One of the most common minefields in an interview situation is the innocuous sounding question at the end of an interview enquiring if you have any questions to ask of the interviewer. You may feel that you have got across the line, breathe a sigh of relief and feel that the questions you ask at the end of the interview are merely a formality and as the interview is effectively over, a few stock questions will suffice. This is a fatal mistake as the quality of questions you ask at the end of the interview demonstrate your passion for the position and an eagerness to find out how you will fit in with the culture of the organisation. To ask a stock question or think of a question on the spot sends a signal to the interviewer that you are not truly interested in the position. Even worse is to ask the wrong questions at the end of the interview which could annoy or make the interviewer feel very uncomfortable. Below are five examples of questions not to ask in an interview;
Question 1: When were you established?
One of the most common pitfalls is to ask a question just for the sake of it, especially one that can be easily found out from a Google Search. This tells the interviewer that you haven’t bothered to do your homework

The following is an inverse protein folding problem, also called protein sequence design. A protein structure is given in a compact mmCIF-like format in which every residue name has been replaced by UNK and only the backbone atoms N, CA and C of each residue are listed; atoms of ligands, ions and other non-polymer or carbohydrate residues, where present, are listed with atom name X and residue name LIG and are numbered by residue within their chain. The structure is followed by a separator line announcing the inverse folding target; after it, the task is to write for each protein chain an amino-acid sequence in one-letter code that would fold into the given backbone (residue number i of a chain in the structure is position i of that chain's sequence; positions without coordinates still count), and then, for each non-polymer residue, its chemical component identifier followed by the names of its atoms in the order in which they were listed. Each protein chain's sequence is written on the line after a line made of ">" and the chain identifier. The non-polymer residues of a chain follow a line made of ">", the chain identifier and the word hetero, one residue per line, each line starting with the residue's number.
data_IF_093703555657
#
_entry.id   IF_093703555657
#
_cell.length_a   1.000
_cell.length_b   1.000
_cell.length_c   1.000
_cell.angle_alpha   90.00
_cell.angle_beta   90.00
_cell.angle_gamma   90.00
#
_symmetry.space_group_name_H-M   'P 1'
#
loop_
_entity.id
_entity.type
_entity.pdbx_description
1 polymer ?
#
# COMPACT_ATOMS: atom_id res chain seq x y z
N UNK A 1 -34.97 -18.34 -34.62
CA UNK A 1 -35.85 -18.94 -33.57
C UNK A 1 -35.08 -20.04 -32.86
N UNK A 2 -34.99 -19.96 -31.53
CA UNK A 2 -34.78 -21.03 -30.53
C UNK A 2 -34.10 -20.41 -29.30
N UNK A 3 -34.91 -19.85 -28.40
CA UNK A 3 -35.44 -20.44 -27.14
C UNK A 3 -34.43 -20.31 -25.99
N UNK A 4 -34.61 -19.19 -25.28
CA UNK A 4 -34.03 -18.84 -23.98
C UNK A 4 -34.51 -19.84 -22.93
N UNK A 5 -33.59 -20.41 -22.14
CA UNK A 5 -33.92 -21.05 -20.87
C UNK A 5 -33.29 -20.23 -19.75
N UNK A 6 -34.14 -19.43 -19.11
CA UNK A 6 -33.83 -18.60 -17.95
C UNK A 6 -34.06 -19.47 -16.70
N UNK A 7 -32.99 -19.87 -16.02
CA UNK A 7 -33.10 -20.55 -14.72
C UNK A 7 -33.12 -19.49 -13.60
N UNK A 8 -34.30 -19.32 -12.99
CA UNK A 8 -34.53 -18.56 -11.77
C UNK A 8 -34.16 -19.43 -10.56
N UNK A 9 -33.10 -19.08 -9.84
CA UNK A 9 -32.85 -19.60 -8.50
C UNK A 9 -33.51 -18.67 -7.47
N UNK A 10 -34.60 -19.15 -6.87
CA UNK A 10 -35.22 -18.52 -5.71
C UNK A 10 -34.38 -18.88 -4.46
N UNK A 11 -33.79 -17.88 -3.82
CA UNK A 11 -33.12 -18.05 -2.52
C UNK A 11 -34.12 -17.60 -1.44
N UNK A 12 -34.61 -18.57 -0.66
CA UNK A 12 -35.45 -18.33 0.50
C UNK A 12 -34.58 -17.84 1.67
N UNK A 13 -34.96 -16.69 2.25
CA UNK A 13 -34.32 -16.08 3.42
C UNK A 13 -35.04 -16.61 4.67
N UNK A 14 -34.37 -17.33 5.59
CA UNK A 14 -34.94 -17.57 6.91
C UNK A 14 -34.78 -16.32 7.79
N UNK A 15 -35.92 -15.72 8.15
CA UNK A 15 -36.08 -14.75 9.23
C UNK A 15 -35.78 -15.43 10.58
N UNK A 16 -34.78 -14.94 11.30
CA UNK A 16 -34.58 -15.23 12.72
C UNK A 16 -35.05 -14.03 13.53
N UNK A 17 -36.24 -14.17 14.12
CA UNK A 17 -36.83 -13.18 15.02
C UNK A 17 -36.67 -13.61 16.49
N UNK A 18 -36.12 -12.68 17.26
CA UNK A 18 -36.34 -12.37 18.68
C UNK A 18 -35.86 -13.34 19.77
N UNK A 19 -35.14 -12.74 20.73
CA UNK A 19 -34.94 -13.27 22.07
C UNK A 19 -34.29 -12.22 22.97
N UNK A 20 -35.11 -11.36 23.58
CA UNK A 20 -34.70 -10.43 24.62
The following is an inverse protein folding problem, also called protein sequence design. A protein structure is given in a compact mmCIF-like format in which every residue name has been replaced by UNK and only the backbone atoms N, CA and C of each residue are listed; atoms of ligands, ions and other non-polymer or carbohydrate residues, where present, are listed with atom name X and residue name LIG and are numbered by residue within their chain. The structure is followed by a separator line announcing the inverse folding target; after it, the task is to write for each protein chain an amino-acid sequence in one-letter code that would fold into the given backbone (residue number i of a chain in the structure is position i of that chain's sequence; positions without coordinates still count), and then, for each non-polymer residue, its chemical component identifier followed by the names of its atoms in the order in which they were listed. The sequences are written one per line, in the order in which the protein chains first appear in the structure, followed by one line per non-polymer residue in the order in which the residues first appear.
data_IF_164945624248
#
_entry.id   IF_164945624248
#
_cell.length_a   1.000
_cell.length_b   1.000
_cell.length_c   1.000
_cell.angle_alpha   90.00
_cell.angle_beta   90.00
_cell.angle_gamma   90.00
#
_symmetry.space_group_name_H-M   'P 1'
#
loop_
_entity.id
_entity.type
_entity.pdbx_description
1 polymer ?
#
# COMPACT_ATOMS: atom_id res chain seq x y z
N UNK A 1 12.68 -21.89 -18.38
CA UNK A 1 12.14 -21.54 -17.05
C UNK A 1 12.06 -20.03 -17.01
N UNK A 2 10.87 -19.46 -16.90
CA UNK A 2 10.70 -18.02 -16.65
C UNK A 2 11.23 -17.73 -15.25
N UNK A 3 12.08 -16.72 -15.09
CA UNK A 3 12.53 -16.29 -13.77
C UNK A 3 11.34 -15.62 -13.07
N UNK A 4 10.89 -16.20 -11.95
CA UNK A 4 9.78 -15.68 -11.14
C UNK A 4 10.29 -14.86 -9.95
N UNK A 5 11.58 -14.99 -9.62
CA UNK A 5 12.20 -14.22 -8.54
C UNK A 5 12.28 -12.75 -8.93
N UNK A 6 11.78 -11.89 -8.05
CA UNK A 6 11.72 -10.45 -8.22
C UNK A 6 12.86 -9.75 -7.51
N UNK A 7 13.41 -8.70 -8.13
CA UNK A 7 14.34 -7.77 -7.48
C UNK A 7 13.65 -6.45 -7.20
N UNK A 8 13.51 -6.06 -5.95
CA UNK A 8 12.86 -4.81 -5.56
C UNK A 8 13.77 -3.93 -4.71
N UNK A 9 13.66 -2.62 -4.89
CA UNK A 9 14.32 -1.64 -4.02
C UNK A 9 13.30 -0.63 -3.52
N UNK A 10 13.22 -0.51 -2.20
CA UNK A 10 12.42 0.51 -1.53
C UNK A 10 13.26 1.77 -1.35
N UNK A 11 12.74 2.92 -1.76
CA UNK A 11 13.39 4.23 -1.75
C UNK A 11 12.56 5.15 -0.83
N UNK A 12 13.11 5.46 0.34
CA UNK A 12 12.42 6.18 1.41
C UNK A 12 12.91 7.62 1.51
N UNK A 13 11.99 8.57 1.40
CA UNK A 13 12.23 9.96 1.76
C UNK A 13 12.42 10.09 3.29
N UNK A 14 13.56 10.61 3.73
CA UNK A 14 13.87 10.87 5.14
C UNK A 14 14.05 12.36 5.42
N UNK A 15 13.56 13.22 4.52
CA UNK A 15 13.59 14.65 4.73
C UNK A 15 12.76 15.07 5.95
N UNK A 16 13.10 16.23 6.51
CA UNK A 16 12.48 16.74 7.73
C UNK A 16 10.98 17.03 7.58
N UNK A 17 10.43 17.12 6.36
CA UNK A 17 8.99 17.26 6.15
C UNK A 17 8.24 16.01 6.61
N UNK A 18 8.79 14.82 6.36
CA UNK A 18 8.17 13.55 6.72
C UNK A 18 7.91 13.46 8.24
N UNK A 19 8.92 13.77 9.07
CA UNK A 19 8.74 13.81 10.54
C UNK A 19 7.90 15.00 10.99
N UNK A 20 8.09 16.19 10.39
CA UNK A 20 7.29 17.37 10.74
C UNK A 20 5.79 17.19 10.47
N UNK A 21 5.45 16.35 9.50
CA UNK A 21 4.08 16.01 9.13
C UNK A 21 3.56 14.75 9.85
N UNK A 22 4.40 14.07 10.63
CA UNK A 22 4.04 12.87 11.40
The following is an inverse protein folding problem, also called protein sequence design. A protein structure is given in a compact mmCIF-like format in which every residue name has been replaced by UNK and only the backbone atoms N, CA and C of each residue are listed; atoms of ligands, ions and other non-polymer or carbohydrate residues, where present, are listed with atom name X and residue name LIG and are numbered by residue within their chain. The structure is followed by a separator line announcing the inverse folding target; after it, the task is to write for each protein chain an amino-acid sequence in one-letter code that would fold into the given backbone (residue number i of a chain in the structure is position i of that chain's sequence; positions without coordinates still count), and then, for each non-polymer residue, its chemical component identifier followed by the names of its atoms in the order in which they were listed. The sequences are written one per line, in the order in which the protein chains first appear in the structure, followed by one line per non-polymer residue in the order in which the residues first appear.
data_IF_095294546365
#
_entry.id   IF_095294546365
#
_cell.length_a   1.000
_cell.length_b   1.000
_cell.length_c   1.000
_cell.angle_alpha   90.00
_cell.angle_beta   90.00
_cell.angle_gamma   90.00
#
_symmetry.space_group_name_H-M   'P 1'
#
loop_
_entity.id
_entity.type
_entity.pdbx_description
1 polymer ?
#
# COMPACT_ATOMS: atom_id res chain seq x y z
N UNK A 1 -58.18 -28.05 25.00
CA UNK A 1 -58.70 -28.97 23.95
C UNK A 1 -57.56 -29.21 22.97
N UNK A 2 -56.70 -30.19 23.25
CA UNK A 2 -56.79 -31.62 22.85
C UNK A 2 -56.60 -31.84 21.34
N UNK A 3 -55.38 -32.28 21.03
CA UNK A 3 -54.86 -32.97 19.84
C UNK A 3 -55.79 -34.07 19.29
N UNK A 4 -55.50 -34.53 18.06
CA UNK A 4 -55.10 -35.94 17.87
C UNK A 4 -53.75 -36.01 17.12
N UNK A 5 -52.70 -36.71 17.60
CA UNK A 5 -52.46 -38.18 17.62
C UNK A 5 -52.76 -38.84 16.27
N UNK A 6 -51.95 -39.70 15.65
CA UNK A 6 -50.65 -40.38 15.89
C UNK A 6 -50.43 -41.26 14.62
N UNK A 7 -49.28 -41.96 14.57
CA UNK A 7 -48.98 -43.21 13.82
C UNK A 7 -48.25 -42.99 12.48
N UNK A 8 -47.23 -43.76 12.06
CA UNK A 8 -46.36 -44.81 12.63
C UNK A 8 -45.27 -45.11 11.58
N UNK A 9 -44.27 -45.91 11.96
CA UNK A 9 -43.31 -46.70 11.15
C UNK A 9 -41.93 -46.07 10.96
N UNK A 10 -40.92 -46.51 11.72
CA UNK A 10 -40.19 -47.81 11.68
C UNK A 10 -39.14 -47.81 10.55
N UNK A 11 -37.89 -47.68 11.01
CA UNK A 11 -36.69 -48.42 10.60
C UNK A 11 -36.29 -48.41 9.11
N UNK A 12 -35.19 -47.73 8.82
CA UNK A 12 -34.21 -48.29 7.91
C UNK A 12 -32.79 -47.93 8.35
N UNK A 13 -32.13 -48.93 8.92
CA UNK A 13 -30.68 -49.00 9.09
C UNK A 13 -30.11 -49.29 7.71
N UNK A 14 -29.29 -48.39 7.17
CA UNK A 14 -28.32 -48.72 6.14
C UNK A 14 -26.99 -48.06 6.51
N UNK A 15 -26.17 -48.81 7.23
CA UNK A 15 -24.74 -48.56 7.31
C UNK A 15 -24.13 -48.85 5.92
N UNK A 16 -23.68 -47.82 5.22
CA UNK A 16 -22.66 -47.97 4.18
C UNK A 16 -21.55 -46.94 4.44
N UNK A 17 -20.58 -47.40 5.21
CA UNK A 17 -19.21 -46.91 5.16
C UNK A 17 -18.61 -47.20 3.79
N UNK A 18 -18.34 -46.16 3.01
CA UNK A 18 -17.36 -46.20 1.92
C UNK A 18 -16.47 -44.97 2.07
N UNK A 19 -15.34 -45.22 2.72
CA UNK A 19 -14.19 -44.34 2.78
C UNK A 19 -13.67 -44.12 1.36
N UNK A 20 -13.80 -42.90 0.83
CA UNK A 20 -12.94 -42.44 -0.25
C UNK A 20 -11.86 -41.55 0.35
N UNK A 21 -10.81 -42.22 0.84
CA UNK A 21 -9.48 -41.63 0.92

Question 2: Would it be possible to change the working hours?
You are still at the interview stage and a job offer has yet to be made, so this question is very premature. This type of question which attempts to renegotiate terms and conditions can really annoy an interviewer at this stage in the process.
Question 3: What are your annual holiday entitlements and what is your policy in regards sick leave?
For many interviewers, to ask these questions at such an early stage not only indicates to them where your priorities lie but is alarming as it could spell trouble ahead.
Question 4: How quickly can I get promoted?
In a candidates mind these questions might represent enthusiasm and positive go-getter attitude. However, in an interviewers mind this may come across as a bit of a daft question as you have yet to prove your competencies and capabilities to the hiring firm, not to mention the fact that you haven’t yet received a job offer.
Question 5: Do you do background checks?
This is an unusual question to ask and indicates to the interviewer that you have something to hide and as a result you may be unsuccessful in making it to the next round, never mind not receiving a background check.
There is an argument that you may be better off asking no questions at all rather than filling the vacuum with wrong questions, which could prove to be very detrimental to your career prospects.